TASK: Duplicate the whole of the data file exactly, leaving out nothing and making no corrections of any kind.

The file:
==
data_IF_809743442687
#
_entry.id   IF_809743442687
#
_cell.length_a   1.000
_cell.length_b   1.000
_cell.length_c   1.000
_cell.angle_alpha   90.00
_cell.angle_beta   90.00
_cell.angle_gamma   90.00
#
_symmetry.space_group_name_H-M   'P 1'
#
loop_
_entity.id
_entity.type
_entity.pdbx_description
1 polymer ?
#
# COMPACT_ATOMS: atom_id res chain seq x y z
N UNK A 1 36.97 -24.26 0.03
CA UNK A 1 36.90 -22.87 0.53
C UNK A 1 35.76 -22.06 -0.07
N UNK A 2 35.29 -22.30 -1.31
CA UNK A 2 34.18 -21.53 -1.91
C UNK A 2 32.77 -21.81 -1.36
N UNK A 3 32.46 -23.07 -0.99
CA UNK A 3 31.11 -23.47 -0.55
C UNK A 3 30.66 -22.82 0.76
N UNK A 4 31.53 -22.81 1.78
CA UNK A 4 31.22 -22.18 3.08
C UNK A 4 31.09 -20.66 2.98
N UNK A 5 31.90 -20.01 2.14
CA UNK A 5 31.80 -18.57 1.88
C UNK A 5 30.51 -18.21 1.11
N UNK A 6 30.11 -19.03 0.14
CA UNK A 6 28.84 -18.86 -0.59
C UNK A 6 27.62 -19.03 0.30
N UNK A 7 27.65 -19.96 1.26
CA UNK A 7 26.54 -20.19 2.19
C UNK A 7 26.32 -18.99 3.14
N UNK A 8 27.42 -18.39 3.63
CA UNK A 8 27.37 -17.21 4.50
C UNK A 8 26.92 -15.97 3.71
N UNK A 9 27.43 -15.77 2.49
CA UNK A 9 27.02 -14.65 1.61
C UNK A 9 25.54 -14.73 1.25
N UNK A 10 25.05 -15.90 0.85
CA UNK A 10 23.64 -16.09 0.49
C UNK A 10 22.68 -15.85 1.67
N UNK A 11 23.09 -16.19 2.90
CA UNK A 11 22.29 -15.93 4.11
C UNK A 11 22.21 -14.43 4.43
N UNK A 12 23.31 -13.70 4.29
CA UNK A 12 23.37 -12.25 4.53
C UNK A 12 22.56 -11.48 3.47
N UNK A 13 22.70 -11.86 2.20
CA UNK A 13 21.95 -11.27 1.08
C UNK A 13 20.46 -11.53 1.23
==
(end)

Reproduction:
data_IF_809743442687
#
_entry.id   IF_809743442687
#
_cell.length_a   1.000
_cell.length_b   1.000
_cell.length_c   1.000
_cell.angle_alpha   90.00
_cell.angle_beta   90.00
_cell.angle_gamma   90.00
#
_symmetry.space_group_name_H-M   'P 1'
#
loop_
_entity.id
_entity.type
_entity.pdbx_description
1 polymer ?
#
# COMPACT_ATOMS: atom_id res chain seq x y z
N UNK A 1 36.97 -24.26 0.03
CA UNK A 1 36.90 -22.87 0.53
C UNK A 1 35.76 -22.06 -0.07
N UNK A 2 35.29 -22.30 -1.31
CA UNK A 2 34.18 -21.53 -1.91
C UNK A 2 32.77 -21.81 -1.36
N UNK A 3 32.46 -23.07 -0.99
CA UNK A 3 31.11 -23.47 -0.55
C UNK A 3 30.66 -22.82 0.76
N UNK A 4 31.53 -22.81 1.78
CA UNK A 4 31.22 -22.18 3.08
C UNK A 4 31.09 -20.66 2.98
N UNK A 5 31.90 -20.01 2.14
CA UNK A 5 31.80 -18.57 1.88
C UNK A 5 30.51 -18.21 1.11
N UNK A 6 30.11 -19.03 0.14
CA UNK A 6 28.84 -18.86 -0.59
C UNK A 6 27.62 -19.03 0.30
N UNK A 7 27.65 -19.96 1.26
CA UNK A 7 26.54 -20.19 2.19
C UNK A 7 26.32 -18.99 3.14
N UNK A 8 27.42 -18.39 3.63
CA UNK A 8 27.37 -17.21 4.50
C UNK A 8 26.92 -15.97 3.71
N UNK A 9 27.43 -15.77 2.49
CA UNK A 9 27.02 -14.65 1.61
C UNK A 9 25.54 -14.73 1.25
N UNK A 10 25.05 -15.90 0.85
CA UNK A 10 23.64 -16.09 0.49
C UNK A 10 22.68 -15.85 1.67
N UNK A 11 23.09 -16.19 2.90
CA UNK A 11 22.29 -15.93 4.11
C UNK A 11 22.21 -14.43 4.43
N UNK A 12 23.31 -13.70 4.29
CA UNK A 12 23.37 -12.25 4.53
C UNK A 12 22.56 -11.48 3.47
N UNK A 13 22.70 -11.86 2.20
CA UNK A 13 21.95 -11.27 1.08
C UNK A 13 20.46 -11.53 1.23